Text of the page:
'Stimulus Addiction' Poses a Growing Threat to Markets

There are growing concerns that "Stimulus Addiction" may pose a growing threat to financial markets, according to a new article from Bloomberg/Quint. The site notes that countries all over the world have been using stimulus programs to help boost their economies amid the global coronavirus pandemic. Speculation says that this could be a tough thing to reverse-course on, moving forward.

Ultimately, the pandemic has caused a massive drop in consumer demand, which is led to higher inflation rates. The longer that businesses need to be bailed out by the government, the harder it might get to break the cycle. "Many EM governments will confront even greater social problems post-Covid-19 than they were facing before," said David Hauner, a London-based strategist at Bank of America Corp. "A permanent increase in government spending appears likely." Michael Bolliger, the head of emerging-market asset allocation at UBS Switzerland AG in Zurich, added, "It's hard to break bad habits. There is a fine line between providing temporary support to local economies and the risk of higher inflation and ultimately debt monetization."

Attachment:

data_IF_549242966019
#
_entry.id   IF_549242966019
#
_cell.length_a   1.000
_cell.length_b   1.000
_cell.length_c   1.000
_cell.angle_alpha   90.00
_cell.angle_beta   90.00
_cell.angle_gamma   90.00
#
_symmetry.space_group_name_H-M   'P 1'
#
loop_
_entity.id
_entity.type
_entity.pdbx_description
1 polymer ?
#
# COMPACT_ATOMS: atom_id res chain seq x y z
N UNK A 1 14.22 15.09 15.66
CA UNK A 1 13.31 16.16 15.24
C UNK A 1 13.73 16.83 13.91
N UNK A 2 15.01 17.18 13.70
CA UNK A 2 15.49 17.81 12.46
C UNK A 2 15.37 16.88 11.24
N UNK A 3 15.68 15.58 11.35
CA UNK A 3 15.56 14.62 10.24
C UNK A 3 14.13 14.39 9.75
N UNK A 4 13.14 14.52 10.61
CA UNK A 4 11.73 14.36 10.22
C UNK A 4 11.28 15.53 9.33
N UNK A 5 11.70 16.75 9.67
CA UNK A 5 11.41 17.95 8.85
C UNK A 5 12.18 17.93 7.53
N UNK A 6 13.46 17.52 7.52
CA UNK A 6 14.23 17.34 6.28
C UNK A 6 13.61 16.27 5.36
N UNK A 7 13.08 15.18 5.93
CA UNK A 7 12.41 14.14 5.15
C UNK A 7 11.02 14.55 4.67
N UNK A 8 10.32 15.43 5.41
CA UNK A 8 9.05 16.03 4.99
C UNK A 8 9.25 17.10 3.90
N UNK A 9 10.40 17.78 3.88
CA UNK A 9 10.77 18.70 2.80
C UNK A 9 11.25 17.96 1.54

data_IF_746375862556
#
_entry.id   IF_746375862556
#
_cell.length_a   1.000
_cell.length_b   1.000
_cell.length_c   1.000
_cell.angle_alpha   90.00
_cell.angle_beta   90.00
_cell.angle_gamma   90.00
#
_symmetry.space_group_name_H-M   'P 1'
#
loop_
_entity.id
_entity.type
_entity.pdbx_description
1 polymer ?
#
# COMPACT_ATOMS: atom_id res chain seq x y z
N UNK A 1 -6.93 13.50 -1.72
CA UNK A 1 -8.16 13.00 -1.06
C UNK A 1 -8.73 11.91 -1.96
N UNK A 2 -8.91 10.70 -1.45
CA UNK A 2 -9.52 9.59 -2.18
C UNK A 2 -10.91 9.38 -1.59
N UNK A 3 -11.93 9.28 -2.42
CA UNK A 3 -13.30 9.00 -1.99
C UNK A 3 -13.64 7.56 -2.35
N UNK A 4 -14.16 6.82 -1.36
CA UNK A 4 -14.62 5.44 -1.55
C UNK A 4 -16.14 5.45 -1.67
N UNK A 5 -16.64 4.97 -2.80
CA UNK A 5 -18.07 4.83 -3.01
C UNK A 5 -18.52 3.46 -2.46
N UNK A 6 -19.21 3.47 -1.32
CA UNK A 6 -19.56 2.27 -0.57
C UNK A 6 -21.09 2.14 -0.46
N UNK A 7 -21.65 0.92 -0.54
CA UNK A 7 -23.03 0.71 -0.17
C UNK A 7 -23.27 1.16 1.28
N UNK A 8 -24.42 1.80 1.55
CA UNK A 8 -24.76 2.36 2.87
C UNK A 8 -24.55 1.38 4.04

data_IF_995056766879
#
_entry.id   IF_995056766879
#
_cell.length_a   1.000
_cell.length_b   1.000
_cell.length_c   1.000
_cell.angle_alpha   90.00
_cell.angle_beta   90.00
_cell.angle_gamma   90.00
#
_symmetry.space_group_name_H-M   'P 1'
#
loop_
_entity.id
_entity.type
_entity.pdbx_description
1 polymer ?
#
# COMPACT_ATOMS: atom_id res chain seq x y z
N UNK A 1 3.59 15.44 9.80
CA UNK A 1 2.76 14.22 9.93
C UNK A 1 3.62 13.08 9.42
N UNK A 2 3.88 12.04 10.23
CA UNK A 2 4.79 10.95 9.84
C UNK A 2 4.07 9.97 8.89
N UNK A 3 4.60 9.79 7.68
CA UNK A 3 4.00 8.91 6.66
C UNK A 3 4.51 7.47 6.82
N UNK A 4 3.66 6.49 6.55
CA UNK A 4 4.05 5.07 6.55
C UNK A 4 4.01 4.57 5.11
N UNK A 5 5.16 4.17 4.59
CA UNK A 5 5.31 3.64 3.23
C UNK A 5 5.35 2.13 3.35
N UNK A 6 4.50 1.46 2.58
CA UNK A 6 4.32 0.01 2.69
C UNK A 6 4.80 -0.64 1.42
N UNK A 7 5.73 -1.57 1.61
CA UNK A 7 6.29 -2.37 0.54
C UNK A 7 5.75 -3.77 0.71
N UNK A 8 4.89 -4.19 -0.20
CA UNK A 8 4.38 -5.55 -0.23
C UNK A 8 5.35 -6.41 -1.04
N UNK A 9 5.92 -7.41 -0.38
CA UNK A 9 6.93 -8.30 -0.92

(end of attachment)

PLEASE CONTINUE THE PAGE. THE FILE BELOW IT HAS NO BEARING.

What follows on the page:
In the United States, the government passed the CARES act in March, which provided financial support to individuals, families and businesses of all types. For taxpayers, the CARES act provided "1,200 per adult for individuals whose income was less than $99,000 ( or $198,000 for joint filers) and $500 per child under 17 years old – or up to $3,400 for a family of four." The payments were managed by the IRS, with the first round of payments being sent via direct deposit. Paper checks were later sent to those who did not previously provide the IRS with direct deposit info.

There have since been conversations surrounding a second stimulus package, with the House introducing the HEROES Act, which would provide for much more financial assistance for families and workers on the front lines of the pandemic. Recently, President Donald Trump stated that another round of checks is on the way. Trump shared the information during a conversation with Joe St. George, National Political Editor & Washington Correspondent for Scripps. The president would not divulge number, but stated that the amount of the checks would be "very generous." When asked when the new plan would be announced, Trump replied, "I think over the next, I think it's going to be bi-partisan, I think it's going to be over the couple of weeks, probably."